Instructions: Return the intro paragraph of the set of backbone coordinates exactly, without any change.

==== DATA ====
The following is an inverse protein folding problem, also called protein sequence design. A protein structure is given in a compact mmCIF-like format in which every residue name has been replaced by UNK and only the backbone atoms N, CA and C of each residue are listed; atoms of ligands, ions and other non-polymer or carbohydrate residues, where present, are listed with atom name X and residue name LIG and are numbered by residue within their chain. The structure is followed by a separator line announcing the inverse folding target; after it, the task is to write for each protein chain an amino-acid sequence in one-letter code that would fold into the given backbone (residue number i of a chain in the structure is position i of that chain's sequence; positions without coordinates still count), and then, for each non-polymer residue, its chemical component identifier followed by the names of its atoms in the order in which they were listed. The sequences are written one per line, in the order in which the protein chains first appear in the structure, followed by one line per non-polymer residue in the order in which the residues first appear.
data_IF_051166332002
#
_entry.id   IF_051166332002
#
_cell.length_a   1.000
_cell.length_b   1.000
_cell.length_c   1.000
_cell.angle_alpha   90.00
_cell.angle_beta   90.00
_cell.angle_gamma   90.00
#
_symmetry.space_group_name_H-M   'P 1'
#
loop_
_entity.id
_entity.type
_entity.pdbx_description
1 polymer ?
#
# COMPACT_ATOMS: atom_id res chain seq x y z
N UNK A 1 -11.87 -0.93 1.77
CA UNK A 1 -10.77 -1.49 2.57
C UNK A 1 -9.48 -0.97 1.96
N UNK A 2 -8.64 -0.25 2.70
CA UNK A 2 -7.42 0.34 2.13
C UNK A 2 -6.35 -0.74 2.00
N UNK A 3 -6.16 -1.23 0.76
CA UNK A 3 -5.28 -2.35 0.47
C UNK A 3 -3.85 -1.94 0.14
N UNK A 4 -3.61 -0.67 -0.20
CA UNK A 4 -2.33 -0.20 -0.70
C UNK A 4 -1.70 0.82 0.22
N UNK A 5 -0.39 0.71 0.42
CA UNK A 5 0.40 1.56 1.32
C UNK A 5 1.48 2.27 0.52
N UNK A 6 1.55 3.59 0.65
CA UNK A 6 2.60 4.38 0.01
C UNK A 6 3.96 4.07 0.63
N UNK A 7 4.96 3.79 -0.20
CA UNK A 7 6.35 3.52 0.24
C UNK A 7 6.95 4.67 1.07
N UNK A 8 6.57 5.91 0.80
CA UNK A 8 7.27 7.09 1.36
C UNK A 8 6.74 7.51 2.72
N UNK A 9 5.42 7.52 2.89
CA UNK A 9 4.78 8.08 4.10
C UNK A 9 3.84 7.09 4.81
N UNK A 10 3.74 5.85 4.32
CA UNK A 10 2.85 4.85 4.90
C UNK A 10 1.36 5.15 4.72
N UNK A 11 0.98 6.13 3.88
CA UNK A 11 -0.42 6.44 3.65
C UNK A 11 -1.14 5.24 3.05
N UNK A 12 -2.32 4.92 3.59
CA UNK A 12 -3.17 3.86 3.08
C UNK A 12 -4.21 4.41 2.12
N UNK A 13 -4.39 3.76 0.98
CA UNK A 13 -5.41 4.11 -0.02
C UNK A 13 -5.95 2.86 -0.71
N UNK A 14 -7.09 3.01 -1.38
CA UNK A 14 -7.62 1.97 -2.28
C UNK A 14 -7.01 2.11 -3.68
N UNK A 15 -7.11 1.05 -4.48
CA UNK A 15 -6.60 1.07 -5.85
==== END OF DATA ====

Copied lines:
The following is an inverse protein folding problem, also called protein sequence design. A protein structure is given in a compact mmCIF-like format in which every residue name has been replaced by UNK and only the backbone atoms N, CA and C of each residue are listed; atoms of ligands, ions and other non-polymer or carbohydrate residues, where present, are listed with atom name X and residue name LIG and are numbered by residue within their chain. The structure is followed by a separator line announcing the inverse folding target; after it, the task is to write for each protein chain an amino-acid sequence in one-letter code that would fold into the given backbone (residue number i of a chain in the structure is position i of that chain's sequence; positions without coordinates still count), and then, for each non-polymer residue, its chemical component identifier followed by the names of its atoms in the order in which they were listed. The sequences are written one per line, in the order in which the protein chains first appear in the structure, followed by one line per non-polymer residue in the order in which the residues first appear.